27/07/2021

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Introduction to the 6 January Forum

Introduction to the 6 January Forum

Jeffrey Kaplan
Doctoral School of Security Sciences, University of Óbuda, Danube Institute, Budapest, Hungary

When crowds of supporters of President Donald Trump flocked to Washington in response to the President’s claims of widespread election fraud, most Americans were unsurprised. The remarkably disparate crowd that descended on the capitol to protest the congressional ratification of the election was for most Americans, simply good television. In any case, it was well within the law.
What followed, however, came as a shock to all but the most astute followers of all things Trump. Following rabble-rousing addresses from the President, his son Donald Trump Jr., and for a touch of the bizarre, from Trump attorney and one-time mayor of New York City Rudy Giuliani, a portion of the crowd, believing that Trump would lead them, descended on the Capitol building and, in an act unprecedented in U.S. history, attempted to stop the legislative proceedings by force in the belief that through their efforts Donald Trump would remain President. In Trump’s words:

We’re going to try and give them the kind of pride and boldness that they need to take back our country.
So let’s walk down Pennsylvania Avenue.

What struck most observers about the crowd that descended on Washington in answer to the President’s call was their diversity. Suburban soccer moms, teenagers and young adults, Evangelical Christians, a handful of Muslims, a scattering of racial minorities and camouflage-clad military veterans appeared side by side with armed militia members and members of racist and neo-Nazi groups. It was a conservative version of the flash mobs made famous in the left-wing anti-globalization demonstrations of the 1990s. The crowd had a chaotic, carnival-like atmosphere until the attack on the capitol. That attack, however, was anything but random and appears to have been long-planned.

Washington 6 January: Who answered the call

Those who answered Trump’s call to descend on Washington were a fairly diverse lot, but they can be placed in two distinct categories: the unaffiliated and the organized groups. The unaffiliated came to Washington on their own, or in small largely ad hoc groups of family and friends. The affiliated were members of organized militia or white supremacist groups who came armed and ready for war.
Reliable estimates of the crowd place it at 10,000 or less.2 Not a lot as far as demonstrations go. Most important though were the competing agendas of the two constituencies. Although hard data remains sketchy, interviews with participants and subsequent investigations suggest that, while some of the unaffiliated intended to disrupt the congressional session at the capitol, most went to Washington to lawfully demonstrate their support of the President and their rejection of an election they genuinely believed to be fraudulent. The affiliated, by contrast, came with at least
vague plans to ignite a revolution that would keep their President in power, perhaps indefinitely.
When violence happened and the attack on the capitol occurred, a minority of the unaffiliated were drawn to the capitol building. Some, fired by the exhortations of the Trumps and Rudy Giuliani, entered the capitol knowingly. Others claim to have been caught up in the crowd and the frenzy of the moment and simply followed the surge into the capitol without thinking of the repercussions. When the repercussions came, many of the unaffiliated expressed surprise, both at their arrests and, even more, at how easily they were identified.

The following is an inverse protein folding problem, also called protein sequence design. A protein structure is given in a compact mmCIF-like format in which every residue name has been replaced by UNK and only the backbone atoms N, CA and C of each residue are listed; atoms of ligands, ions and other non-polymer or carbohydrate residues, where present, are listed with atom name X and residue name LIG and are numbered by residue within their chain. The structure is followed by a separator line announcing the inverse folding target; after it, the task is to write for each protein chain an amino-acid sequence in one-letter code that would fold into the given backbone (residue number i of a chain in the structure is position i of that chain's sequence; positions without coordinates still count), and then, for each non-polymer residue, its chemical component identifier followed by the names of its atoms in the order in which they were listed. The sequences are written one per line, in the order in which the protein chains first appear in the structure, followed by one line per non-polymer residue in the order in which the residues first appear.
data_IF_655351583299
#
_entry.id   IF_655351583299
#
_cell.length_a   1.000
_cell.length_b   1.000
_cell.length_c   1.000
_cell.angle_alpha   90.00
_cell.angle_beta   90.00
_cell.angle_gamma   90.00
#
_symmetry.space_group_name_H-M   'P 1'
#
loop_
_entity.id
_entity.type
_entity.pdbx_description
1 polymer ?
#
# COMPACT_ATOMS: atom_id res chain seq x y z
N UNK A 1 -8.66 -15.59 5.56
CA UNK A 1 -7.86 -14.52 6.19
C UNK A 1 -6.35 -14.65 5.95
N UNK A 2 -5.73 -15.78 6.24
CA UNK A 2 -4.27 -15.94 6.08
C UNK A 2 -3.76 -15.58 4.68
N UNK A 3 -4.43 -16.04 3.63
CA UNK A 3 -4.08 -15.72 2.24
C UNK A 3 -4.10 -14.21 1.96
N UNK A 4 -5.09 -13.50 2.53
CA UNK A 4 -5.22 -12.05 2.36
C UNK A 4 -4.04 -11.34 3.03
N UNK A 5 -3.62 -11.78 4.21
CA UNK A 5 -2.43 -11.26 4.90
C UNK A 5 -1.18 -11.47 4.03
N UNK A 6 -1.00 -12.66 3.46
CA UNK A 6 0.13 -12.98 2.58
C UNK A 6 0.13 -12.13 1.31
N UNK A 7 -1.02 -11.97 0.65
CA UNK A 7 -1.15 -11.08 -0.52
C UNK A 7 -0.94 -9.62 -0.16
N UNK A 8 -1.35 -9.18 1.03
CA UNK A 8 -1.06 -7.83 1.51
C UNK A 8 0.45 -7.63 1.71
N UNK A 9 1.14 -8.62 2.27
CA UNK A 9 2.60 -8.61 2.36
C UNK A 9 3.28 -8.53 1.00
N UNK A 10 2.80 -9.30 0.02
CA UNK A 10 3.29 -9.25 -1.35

The forum The events in Washington on 6 January 2021 had profound repercussions in the United States and throughout the world. They alerted the world not only to the threat to democracy posed by the far right and of the impact of social media driven conspiratorial fantasies and the power of outright and constantly repeated falsehoods. With this in mind, the editors of Terrorism & Political Violence felt it incumbent on the journal to open a scholarly forum that would go beyond the headlines and the ‘what happened’ as a first step toward understanding why it happened and, of greatest import, can it happen again?
The Forum opens with Rick Jensen’s historical examination of the October 1922 March on Rome by Italian fascists. Focusing on the beliefs of the true believers then and now, Dr. Jensen notes the parallels and discontinuities between the March on Rome and the Capitol insurrection in 2021. Max Taylor provides an examination of the impact of President Trump’s rhetoric on his followers and how it led to the events of 6 January. David Rapoport examines the role of the far right in the insurrection, while placing it as possibly the next phase of his Four Wave theory. Jeffrey Kaplan examines the role of conspiracy theories floated by QAnon and others in bringing people to Washington to support
President Trump’s claims of election fraud. Beatrice de Graaf and Leena Malkki close the forum with reflections on the impact of the 6 January insurrection in Europe; with Dr. de Graaf’s consideration of Germany and the Low Countries and Dr. Malkki’s examination of Sweden and Finland.
Together, it is our hope that the Forum will stimulate scholarly discussion and further research into the underlying causes, and possible future portents, of the events in Washington on 6 January 2021.

 

To cite this article: Jeffrey Kaplan (2021) Introduction to the 6 January Forum, Terrorism and
Political Violence, 33:5, 901-902, DOI: 10.1080/09546553.2021.1932336
To link to this article: https://doi.org/10.1080/09546553.2021.1932336

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